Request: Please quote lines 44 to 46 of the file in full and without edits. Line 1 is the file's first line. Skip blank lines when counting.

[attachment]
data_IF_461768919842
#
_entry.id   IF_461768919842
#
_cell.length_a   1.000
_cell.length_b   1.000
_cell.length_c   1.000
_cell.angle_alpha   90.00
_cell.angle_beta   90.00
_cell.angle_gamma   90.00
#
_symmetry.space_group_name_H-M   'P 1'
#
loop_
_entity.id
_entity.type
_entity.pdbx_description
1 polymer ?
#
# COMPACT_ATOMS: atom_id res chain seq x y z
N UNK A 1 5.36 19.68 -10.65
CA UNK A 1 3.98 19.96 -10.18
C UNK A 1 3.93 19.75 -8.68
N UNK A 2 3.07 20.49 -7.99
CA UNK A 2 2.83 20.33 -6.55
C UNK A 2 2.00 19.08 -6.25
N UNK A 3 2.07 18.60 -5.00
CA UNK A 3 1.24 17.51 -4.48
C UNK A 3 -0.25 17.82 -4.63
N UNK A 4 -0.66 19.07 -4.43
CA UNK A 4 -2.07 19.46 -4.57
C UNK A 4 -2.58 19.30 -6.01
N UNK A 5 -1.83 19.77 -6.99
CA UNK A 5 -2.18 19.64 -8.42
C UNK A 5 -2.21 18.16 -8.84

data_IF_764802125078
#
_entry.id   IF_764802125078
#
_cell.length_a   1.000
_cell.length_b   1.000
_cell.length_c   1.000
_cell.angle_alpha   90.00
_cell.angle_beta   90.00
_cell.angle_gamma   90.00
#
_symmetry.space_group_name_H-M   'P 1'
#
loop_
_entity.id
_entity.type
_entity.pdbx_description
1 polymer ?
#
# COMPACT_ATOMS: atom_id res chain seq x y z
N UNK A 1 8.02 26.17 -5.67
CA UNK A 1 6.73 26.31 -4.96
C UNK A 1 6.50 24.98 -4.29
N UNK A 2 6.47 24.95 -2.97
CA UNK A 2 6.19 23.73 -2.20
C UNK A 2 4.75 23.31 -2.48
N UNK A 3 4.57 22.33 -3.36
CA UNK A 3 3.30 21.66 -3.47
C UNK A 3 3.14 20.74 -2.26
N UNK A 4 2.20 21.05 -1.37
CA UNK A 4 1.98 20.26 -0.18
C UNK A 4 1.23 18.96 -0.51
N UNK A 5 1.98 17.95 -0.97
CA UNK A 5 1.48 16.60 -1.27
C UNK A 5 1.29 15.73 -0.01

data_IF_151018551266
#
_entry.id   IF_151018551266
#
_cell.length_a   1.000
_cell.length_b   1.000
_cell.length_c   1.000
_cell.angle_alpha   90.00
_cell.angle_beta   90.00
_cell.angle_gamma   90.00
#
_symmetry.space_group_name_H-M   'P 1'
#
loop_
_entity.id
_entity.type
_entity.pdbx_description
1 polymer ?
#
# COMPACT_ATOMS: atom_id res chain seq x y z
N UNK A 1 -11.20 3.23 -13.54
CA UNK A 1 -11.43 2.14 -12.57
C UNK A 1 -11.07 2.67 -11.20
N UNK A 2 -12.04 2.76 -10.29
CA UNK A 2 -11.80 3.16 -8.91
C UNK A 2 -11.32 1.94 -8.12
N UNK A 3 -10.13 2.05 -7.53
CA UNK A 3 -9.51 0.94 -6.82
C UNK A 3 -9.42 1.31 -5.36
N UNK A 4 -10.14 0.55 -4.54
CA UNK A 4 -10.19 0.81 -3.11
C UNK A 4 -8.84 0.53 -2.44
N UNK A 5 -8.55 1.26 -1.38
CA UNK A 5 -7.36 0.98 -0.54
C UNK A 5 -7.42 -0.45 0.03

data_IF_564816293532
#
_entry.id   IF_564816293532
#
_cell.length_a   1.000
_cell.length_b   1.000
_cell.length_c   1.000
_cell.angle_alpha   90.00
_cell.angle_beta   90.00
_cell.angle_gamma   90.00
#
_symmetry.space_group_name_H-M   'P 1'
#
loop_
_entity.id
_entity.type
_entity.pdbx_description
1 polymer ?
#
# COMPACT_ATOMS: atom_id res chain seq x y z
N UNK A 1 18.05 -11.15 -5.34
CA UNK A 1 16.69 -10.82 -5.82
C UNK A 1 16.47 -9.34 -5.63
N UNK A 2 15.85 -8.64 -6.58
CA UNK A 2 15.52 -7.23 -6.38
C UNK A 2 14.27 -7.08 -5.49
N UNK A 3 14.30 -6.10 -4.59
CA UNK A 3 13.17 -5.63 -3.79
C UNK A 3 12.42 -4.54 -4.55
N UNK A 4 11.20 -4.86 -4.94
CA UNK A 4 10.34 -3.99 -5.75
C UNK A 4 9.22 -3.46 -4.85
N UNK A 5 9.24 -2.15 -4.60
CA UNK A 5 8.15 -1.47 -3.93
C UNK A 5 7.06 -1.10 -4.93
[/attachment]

_cell.angle_beta   90.00
_cell.angle_gamma   90.00
#